The idea of making Catholic Charities Loreto Apartments project an environmentally sustainable affordable housing development for seniors and formerly homeless people was shaped by interfaith dialogue with Catholic and Buddhist leaders from Brooklyn, Chicago and Los Angeles, Bishop of Brooklyn Nicholas DiMarzio said at the groundbreaking.

It’s one of three such projects that will be built in the U. S. Other Catholic groups will construct the ones in Chicago and Los Angeles.

There will be further collaboration with the Buddhist community after Catholic Charities Loreto Apartments is built. Monks will lead yoga, tai chi and meditation programs at the property.

Jennifer Swift, project manager of Catholic Charities Progress of Peoples Development Corp., gave the Eagle some details about the project’s affordability levels.

The 81 studio apartments for formerly homeless tenants are for people over the age of 55 who are frail or disabled and Medicare-eligible, she said. They can earn at most 60 percent of area median income, which is $44,820 per year for an individual, though they will likely make significantly less.

The maximum rent the formerly homeless tenants will pay will be 30 percent of whatever their income is, Swift said.

Tenants for these apartments will come to Catholic Charities Loreto Apartments through referrals from the city Department of Homeless Services, or be sent from nursing homes if they’re able to live independently with the help of supportive services, Swift said.

A statue of the Blessed Mother stands outside Our Lady of Loreto Church in this 2016 photo. Photo: Lore Croghan/Brooklyn Eagle
A statue of the Blessed Mother stands outside Our Lady of Loreto Church in this 2016 photo. Photo: Lore Croghan/Brooklyn Eagle

Onsite supportive services will include an on-call nurse, mental-health and substance-abuse counseling, help with the tasks of daily living, case management, exercise programs and nutrition classes.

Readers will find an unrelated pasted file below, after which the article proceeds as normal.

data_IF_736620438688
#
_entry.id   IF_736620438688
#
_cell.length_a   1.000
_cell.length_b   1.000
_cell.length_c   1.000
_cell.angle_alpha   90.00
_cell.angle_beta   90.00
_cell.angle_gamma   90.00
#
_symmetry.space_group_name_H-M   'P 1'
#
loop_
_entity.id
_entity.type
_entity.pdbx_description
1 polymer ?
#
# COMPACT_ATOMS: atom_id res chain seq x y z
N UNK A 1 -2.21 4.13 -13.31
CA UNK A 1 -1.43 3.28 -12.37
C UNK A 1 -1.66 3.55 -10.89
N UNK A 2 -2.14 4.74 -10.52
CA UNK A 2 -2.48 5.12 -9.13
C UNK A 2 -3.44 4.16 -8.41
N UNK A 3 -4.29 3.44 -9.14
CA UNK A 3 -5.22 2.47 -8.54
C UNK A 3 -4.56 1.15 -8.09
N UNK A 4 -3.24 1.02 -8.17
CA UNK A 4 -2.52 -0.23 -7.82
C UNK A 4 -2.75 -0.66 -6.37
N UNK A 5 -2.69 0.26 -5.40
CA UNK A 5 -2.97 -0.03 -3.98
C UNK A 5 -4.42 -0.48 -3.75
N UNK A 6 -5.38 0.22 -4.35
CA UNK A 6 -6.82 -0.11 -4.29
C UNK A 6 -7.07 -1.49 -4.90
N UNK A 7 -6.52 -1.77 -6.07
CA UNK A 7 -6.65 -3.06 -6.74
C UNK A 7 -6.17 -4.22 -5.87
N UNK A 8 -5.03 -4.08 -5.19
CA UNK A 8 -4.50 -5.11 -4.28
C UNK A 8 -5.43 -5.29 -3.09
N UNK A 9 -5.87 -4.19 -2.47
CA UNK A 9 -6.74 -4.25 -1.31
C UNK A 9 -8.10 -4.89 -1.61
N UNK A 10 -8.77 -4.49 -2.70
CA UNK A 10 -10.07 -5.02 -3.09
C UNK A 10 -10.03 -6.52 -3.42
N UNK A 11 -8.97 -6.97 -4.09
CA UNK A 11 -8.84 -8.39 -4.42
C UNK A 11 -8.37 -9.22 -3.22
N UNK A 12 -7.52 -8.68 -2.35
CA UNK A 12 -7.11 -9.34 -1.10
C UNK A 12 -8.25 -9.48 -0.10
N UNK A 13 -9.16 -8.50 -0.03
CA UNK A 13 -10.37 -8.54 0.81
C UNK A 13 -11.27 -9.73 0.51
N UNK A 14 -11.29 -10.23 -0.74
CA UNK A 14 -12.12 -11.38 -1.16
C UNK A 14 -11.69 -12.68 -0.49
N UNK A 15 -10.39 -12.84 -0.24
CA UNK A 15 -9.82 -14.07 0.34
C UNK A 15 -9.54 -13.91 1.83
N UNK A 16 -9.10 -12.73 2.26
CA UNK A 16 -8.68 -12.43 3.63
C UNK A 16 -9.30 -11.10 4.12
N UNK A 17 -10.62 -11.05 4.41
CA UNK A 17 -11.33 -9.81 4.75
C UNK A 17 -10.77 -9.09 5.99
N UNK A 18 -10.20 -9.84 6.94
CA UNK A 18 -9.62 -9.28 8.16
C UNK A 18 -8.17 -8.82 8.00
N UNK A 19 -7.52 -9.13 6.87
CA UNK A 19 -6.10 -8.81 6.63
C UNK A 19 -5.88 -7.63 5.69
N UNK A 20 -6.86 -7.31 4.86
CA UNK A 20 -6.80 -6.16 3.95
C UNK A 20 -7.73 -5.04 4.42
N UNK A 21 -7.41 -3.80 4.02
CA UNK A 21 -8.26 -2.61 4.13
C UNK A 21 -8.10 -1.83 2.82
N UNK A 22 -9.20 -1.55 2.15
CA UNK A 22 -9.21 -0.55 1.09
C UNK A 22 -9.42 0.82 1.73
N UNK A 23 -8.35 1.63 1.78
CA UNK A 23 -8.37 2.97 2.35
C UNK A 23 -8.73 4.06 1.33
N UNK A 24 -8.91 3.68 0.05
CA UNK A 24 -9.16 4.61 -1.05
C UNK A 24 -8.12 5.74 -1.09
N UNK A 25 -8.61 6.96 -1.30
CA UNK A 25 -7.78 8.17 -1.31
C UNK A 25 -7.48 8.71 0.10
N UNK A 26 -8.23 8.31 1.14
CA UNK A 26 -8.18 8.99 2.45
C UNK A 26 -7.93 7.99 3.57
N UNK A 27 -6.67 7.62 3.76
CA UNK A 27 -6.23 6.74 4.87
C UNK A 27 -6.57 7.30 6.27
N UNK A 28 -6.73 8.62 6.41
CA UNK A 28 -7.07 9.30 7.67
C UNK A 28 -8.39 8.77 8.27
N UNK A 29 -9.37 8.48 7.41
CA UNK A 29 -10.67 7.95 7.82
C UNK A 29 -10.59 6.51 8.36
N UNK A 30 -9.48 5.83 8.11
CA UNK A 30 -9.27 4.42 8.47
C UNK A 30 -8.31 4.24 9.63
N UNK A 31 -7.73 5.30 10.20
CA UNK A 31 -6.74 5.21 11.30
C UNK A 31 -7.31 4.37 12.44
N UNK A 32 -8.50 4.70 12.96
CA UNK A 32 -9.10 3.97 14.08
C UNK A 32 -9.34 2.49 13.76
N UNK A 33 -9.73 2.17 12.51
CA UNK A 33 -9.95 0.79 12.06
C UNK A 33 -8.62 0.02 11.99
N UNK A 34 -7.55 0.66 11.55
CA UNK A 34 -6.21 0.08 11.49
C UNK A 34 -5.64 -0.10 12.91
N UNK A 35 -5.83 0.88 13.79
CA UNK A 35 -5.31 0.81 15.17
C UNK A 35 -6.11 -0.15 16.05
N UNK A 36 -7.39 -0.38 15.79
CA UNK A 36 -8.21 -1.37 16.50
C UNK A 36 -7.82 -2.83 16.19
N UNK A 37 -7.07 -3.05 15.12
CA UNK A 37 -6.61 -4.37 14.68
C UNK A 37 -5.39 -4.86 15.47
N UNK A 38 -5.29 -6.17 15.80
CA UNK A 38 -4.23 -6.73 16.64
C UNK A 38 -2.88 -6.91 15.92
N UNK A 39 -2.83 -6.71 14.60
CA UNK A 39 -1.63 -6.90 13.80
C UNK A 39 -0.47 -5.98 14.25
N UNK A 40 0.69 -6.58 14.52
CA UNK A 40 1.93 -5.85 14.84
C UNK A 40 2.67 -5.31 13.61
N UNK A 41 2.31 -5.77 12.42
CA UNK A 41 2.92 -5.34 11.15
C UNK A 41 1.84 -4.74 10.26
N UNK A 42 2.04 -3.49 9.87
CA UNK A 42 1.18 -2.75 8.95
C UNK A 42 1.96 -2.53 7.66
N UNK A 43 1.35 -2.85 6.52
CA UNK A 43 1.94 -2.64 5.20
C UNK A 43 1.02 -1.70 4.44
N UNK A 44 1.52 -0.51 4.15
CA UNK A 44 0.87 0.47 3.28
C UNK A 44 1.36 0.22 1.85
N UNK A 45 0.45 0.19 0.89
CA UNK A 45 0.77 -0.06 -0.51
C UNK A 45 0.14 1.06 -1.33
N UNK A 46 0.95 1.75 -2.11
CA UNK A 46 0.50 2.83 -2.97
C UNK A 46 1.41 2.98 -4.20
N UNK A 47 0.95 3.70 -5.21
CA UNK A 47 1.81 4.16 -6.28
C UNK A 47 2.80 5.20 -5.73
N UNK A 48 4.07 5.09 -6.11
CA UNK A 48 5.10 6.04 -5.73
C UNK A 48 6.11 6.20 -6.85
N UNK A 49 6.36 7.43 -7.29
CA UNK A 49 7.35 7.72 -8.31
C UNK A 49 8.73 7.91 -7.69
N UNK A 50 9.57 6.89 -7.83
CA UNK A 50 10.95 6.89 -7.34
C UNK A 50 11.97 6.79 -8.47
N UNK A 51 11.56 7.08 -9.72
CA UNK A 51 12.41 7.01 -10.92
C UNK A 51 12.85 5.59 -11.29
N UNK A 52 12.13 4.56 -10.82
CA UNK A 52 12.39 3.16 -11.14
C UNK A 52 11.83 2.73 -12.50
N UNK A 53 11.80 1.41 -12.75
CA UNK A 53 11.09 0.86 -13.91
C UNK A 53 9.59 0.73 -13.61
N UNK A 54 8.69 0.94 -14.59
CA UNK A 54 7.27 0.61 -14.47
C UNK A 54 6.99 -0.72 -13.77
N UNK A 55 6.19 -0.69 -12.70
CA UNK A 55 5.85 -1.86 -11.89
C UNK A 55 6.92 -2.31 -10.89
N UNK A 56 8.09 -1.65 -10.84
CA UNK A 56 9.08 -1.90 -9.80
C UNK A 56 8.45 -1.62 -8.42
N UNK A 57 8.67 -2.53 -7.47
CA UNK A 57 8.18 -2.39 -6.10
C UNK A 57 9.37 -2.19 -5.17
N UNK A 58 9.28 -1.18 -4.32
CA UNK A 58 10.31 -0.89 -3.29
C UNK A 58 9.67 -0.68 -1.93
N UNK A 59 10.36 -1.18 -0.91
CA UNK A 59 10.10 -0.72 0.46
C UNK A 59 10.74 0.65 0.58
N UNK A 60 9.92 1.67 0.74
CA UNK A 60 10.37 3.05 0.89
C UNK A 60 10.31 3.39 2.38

Also, Catholic Charities Loreto Apartments will have 54 Affordable Independent Residences for Seniors. These units, which are for tenants aged 62 and older, will be a mix of studios and one-bedroom apartments, Swift said. AIRS is a New York City program that allows developers to add height and density to their projects when they include apartments for seniors.

Swift said some AIRS apartments will be for tenants who earn 50 percent of AMI — which is $37,350 per year for individuals— and the rest will be for tenants at 40 percent of AMI — that’s $29,880 annually for single people. Tenants for the AIRS units will be selected by a lottery.

The seniors housing site is adjacent to Catholic Charities Monsignor Anthony J. Barretta Apartments, a 64-unit low-income development for families on the site of Our Lady of Loreto’s demolished school, rectory and convent. It opened in 2013. RKTB Architects P.C. also designed the Barretta Apartments.

Catholic Charities Brooklyn and Queens has 4,330 affordable housing units for seniors, families, the formerly homeless and people struggling with mental illness.

“It has been said that affordable housing is the biggest crisis facing New York City,” Monsignor Alfred LoPinto, Catholic Charities Brooklyn and Queens’ chief executive officer, said at the groundbreaking. “As one of the largest faith-based developers of affordable housing in the country, we understand how true this statement is.”

Follow reporter Lore Croghan on Twitter.


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  1. TaxiManSteve

    I think its great the removal of all the prior history. A clean start for a promising future not held hostage by the past. Why keep the old hall and the artifacts as a community gathering place and to play bridge and hear concerts when you can stuff a few more flats in? Reinventing ourselves and casting the past behind us is the American Way. Stepping boldly. Like Boston did in the West End.